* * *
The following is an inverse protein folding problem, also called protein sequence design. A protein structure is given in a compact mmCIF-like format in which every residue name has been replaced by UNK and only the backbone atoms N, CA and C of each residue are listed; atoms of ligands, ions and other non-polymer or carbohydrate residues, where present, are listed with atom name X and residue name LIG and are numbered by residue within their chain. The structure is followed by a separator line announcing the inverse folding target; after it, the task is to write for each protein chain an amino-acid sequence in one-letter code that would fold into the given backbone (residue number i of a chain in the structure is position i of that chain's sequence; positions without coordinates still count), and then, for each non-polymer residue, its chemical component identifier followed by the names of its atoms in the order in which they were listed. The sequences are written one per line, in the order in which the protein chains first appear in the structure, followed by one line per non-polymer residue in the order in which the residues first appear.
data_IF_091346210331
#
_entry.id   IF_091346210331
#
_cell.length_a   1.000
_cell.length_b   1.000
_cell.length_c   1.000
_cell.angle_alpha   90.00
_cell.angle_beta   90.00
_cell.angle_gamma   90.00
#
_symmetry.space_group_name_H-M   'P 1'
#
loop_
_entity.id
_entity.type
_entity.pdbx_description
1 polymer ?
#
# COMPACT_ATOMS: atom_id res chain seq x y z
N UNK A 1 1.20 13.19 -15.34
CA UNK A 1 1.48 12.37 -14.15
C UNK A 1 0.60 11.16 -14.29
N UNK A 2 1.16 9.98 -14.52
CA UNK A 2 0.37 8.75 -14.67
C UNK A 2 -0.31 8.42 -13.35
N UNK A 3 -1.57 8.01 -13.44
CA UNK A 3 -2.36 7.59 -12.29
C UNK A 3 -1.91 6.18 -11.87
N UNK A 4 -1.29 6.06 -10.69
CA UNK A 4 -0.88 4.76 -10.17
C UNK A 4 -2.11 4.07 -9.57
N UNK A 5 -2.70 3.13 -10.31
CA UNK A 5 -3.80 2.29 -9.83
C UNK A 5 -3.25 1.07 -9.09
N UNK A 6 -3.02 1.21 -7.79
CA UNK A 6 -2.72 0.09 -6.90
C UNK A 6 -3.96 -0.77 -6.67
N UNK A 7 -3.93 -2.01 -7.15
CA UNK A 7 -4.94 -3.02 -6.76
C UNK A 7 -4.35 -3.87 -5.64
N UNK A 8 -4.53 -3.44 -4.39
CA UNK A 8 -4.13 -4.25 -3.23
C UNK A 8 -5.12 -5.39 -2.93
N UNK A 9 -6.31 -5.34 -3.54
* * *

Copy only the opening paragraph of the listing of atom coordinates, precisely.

The following is an inverse protein folding problem, also called protein sequence design. A protein structure is given in a compact mmCIF-like format in which every residue name has been replaced by UNK and only the backbone atoms N, CA and C of each residue are listed; atoms of ligands, ions and other non-polymer or carbohydrate residues, where present, are listed with atom name X and residue name LIG and are numbered by residue within their chain. The structure is followed by a separator line announcing the inverse folding target; after it, the task is to write for each protein chain an amino-acid sequence in one-letter code that would fold into the given backbone (residue number i of a chain in the structure is position i of that chain's sequence; positions without coordinates still count), and then, for each non-polymer residue, its chemical component identifier followed by the names of its atoms in the order in which they were listed. The sequences are written one per line, in the order in which the protein chains first appear in the structure, followed by one line per non-polymer residue in the order in which the residues first appear.